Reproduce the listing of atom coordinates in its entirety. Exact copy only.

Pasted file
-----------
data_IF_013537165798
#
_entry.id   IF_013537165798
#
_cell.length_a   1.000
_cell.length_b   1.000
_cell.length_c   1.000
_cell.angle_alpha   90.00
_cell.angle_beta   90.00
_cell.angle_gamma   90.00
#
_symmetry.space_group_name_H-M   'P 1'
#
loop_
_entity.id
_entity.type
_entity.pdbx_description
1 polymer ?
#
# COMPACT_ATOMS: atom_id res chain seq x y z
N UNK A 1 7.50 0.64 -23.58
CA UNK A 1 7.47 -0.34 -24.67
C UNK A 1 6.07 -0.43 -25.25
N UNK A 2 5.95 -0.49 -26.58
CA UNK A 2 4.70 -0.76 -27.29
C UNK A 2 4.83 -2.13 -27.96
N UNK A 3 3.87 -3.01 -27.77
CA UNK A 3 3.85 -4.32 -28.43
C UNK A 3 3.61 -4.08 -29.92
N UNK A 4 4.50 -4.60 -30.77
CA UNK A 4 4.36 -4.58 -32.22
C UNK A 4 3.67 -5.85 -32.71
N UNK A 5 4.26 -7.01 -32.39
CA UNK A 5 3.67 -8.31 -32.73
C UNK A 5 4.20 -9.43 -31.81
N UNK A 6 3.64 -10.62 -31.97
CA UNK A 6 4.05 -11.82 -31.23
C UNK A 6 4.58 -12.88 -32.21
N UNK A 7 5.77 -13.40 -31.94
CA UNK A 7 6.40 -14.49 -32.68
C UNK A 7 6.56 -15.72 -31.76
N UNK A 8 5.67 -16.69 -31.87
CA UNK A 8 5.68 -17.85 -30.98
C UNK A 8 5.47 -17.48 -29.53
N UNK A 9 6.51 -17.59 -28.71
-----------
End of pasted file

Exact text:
data_IF_013537165798
#
_entry.id   IF_013537165798
#
_cell.length_a   1.000
_cell.length_b   1.000
_cell.length_c   1.000
_cell.angle_alpha   90.00
_cell.angle_beta   90.00
_cell.angle_gamma   90.00
#
_symmetry.space_group_name_H-M   'P 1'
#
loop_
_entity.id
_entity.type
_entity.pdbx_description
1 polymer ?
#
# COMPACT_ATOMS: atom_id res chain seq x y z
N UNK A 1 7.50 0.64 -23.58
CA UNK A 1 7.47 -0.34 -24.67
C UNK A 1 6.07 -0.43 -25.25
N UNK A 2 5.95 -0.49 -26.58
CA UNK A 2 4.70 -0.76 -27.29
C UNK A 2 4.83 -2.13 -27.96
N UNK A 3 3.87 -3.01 -27.77
CA UNK A 3 3.85 -4.32 -28.43
C UNK A 3 3.61 -4.08 -29.92
N UNK A 4 4.50 -4.60 -30.77
CA UNK A 4 4.36 -4.58 -32.22
C UNK A 4 3.67 -5.85 -32.71
N UNK A 5 4.26 -7.01 -32.39
CA UNK A 5 3.67 -8.31 -32.73
C UNK A 5 4.20 -9.43 -31.81
N UNK A 6 3.64 -10.62 -31.97
CA UNK A 6 4.05 -11.82 -31.23
C UNK A 6 4.58 -12.88 -32.21
N UNK A 7 5.77 -13.40 -31.94
CA UNK A 7 6.40 -14.49 -32.68
C UNK A 7 6.56 -15.72 -31.76
N UNK A 8 5.67 -16.69 -31.87
CA UNK A 8 5.68 -17.85 -30.98
C UNK A 8 5.47 -17.48 -29.53
N UNK A 9 6.51 -17.59 -28.71